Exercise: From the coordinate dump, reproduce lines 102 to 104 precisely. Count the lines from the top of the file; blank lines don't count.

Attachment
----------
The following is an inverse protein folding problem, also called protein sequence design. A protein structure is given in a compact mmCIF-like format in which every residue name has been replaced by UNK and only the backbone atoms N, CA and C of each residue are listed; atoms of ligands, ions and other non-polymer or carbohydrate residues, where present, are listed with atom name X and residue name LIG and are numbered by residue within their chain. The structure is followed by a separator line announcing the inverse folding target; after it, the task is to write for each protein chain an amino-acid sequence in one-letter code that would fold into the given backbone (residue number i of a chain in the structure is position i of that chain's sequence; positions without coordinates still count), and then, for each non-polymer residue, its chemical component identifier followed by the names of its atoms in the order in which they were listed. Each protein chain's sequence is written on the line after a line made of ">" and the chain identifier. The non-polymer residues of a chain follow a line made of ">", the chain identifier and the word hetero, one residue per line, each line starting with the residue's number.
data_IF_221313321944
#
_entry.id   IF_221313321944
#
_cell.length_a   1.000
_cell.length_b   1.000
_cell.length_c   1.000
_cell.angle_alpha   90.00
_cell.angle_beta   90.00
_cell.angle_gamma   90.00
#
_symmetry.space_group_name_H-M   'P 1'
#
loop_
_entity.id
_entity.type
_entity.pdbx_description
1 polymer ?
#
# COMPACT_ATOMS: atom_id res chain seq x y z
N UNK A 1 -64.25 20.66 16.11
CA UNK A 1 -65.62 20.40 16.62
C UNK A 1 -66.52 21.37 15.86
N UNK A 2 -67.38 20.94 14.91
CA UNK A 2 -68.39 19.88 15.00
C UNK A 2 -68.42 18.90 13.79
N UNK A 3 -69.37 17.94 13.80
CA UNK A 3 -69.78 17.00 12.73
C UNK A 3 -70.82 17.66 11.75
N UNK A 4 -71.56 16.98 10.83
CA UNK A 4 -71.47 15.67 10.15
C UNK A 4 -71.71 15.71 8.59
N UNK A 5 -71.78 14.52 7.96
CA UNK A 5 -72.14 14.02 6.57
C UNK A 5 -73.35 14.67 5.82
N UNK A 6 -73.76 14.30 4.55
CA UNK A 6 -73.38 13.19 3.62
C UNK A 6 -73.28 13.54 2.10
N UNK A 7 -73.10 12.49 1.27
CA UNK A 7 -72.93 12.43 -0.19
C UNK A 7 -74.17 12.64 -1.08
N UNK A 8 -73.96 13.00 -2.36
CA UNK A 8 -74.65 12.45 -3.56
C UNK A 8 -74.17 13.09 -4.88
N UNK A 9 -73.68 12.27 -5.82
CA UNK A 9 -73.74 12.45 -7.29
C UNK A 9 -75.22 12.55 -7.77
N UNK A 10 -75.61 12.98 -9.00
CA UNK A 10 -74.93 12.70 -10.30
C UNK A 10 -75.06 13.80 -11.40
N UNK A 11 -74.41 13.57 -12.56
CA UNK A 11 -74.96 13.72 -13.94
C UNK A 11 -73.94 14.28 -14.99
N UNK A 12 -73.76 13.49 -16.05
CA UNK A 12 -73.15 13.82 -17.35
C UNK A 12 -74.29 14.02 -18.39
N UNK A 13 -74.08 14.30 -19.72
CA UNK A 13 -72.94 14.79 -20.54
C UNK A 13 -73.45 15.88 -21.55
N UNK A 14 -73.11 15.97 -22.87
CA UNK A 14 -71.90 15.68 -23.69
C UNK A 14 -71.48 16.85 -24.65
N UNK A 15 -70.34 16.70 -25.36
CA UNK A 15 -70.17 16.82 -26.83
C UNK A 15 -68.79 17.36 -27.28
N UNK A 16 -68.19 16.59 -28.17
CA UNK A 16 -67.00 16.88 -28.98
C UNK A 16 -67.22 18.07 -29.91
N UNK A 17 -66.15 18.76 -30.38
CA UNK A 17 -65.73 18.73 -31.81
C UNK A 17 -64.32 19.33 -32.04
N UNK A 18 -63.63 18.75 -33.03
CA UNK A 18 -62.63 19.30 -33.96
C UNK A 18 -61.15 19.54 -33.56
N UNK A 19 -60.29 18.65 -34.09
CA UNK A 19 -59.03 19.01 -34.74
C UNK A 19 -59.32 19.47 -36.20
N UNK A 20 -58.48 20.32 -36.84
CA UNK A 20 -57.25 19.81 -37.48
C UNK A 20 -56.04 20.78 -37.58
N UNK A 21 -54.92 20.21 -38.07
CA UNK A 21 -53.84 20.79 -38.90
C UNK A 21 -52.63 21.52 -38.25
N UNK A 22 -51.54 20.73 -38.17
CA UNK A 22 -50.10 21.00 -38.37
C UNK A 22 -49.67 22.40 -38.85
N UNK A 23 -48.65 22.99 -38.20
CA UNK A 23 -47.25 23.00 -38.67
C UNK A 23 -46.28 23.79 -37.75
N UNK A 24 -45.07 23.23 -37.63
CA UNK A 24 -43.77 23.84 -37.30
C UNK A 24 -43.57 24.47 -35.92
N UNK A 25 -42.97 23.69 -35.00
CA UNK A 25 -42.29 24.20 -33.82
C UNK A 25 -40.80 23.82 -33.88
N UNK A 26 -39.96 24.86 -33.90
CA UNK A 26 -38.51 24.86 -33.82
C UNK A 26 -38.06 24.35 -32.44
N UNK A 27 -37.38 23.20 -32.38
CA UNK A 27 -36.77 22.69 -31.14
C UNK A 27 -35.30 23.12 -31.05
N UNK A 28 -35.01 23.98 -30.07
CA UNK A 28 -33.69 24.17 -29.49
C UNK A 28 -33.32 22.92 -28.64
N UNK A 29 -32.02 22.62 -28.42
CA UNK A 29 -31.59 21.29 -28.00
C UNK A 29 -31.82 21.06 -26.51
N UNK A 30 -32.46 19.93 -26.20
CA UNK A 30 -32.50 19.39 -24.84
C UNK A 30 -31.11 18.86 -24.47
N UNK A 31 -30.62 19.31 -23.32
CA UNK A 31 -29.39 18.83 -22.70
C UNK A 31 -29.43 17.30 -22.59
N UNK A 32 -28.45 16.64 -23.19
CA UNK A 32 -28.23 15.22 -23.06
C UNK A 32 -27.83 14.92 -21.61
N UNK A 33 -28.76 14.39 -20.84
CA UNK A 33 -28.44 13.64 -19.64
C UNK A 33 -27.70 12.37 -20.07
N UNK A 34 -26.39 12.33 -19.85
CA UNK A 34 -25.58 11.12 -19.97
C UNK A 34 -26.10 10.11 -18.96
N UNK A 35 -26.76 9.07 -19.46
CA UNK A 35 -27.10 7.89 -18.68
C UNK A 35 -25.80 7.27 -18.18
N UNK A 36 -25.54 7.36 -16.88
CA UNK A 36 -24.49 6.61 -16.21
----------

C UNK A 27 -35.30 23.12 -31.05
N UNK A 28 -35.01 23.98 -30.07
CA UNK A 28 -33.69 24.17 -29.49